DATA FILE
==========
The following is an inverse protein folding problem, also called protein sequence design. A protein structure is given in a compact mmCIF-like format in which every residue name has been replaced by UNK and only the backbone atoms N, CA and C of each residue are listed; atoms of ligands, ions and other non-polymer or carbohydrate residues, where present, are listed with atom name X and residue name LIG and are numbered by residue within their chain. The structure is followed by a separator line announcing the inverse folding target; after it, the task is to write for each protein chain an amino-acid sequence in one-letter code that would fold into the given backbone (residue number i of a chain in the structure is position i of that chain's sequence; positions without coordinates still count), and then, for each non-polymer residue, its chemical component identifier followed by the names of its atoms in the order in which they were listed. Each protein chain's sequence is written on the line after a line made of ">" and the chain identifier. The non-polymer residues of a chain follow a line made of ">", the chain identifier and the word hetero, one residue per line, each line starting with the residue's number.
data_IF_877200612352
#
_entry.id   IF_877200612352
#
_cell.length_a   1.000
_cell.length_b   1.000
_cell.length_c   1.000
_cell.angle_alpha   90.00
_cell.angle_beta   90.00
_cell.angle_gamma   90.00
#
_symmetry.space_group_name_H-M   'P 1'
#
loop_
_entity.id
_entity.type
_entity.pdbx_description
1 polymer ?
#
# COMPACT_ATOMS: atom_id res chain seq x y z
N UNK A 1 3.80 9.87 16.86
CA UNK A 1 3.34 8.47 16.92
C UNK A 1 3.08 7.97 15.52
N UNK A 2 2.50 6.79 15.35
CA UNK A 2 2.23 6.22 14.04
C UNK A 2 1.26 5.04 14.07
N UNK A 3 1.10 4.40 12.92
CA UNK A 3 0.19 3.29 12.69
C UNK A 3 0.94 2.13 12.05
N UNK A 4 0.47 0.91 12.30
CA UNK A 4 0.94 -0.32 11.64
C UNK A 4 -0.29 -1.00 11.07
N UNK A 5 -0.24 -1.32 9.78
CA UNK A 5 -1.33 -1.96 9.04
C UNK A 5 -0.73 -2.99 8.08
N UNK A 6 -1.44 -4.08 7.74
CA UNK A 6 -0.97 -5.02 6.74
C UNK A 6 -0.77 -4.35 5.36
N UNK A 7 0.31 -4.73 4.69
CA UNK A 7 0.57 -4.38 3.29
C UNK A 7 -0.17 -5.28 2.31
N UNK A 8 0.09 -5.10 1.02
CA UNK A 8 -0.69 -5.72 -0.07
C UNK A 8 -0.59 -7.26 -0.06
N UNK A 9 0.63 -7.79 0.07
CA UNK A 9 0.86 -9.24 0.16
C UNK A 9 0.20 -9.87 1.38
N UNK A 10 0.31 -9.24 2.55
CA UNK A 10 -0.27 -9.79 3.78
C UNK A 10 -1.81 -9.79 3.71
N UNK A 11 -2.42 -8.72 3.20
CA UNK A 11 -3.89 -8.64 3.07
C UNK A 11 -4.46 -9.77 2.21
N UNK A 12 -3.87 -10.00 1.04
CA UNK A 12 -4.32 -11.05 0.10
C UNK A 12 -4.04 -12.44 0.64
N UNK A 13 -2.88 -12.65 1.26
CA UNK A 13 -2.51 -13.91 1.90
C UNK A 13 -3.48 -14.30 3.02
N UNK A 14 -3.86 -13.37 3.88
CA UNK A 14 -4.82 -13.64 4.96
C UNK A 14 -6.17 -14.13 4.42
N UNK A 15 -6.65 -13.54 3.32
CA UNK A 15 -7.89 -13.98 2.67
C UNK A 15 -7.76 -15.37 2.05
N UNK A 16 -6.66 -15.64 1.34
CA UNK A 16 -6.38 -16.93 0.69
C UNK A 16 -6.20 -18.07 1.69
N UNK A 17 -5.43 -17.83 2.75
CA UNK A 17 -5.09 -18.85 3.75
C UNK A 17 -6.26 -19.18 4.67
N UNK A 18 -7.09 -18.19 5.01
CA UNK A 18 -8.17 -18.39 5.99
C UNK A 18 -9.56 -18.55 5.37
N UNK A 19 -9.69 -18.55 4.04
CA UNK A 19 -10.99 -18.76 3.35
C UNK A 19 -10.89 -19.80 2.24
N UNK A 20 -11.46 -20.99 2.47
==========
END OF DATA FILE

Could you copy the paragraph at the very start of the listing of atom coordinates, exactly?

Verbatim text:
The following is an inverse protein folding problem, also called protein sequence design. A protein structure is given in a compact mmCIF-like format in which every residue name has been replaced by UNK and only the backbone atoms N, CA and C of each residue are listed; atoms of ligands, ions and other non-polymer or carbohydrate residues, where present, are listed with atom name X and residue name LIG and are numbered by residue within their chain. The structure is followed by a separator line announcing the inverse folding target; after it, the task is to write for each protein chain an amino-acid sequence in one-letter code that would fold into the given backbone (residue number i of a chain in the structure is position i of that chain's sequence; positions without coordinates still count), and then, for each non-polymer residue, its chemical component identifier followed by the names of its atoms in the order in which they were listed. Each protein chain's sequence is written on the line after a line made of ">" and the chain identifier. The non-polymer residues of a chain follow a line made of ">", the chain identifier and the word hetero, one residue per line, each line starting with the residue's number.